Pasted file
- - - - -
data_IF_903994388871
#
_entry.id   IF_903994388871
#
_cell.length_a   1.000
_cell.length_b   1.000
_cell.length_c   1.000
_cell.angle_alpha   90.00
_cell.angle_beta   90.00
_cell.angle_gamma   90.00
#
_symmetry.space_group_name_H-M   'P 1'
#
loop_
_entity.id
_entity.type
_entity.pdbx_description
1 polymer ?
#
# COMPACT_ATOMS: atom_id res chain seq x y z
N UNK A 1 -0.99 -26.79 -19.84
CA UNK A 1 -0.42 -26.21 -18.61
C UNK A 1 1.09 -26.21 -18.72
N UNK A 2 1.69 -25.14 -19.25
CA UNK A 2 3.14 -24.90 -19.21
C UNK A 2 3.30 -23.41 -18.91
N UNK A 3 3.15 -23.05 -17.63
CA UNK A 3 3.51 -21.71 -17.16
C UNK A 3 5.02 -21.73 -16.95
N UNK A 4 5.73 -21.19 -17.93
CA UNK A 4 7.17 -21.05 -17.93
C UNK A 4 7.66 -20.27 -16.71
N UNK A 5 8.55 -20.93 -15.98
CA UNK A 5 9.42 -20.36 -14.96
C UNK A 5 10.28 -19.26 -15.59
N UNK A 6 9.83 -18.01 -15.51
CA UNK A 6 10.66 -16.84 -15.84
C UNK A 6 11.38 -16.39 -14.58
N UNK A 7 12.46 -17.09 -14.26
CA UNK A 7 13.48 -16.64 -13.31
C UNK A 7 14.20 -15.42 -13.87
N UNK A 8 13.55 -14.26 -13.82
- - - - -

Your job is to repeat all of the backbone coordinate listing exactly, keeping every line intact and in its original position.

data_IF_903994388871
#
_entry.id   IF_903994388871
#
_cell.length_a   1.000
_cell.length_b   1.000
_cell.length_c   1.000
_cell.angle_alpha   90.00
_cell.angle_beta   90.00
_cell.angle_gamma   90.00
#
_symmetry.space_group_name_H-M   'P 1'
#
loop_
_entity.id
_entity.type
_entity.pdbx_description
1 polymer ?
#
# COMPACT_ATOMS: atom_id res chain seq x y z
N UNK A 1 -0.99 -26.79 -19.84
CA UNK A 1 -0.42 -26.21 -18.61
C UNK A 1 1.09 -26.21 -18.72
N UNK A 2 1.69 -25.14 -19.25
CA UNK A 2 3.14 -24.90 -19.21
C UNK A 2 3.30 -23.41 -18.91
N UNK A 3 3.15 -23.05 -17.63
CA UNK A 3 3.51 -21.71 -17.16
C UNK A 3 5.02 -21.73 -16.95
N UNK A 4 5.73 -21.19 -17.93
CA UNK A 4 7.17 -21.05 -17.93
C UNK A 4 7.66 -20.27 -16.71
N UNK A 5 8.55 -20.93 -15.98
CA UNK A 5 9.42 -20.36 -14.96
C UNK A 5 10.28 -19.26 -15.59
N UNK A 6 9.83 -18.01 -15.51
CA UNK A 6 10.66 -16.84 -15.84
C UNK A 6 11.38 -16.39 -14.58
N UNK A 7 12.46 -17.09 -14.26
CA UNK A 7 13.48 -16.64 -13.31
C UNK A 7 14.20 -15.42 -13.87
N UNK A 8 13.55 -14.26 -13.82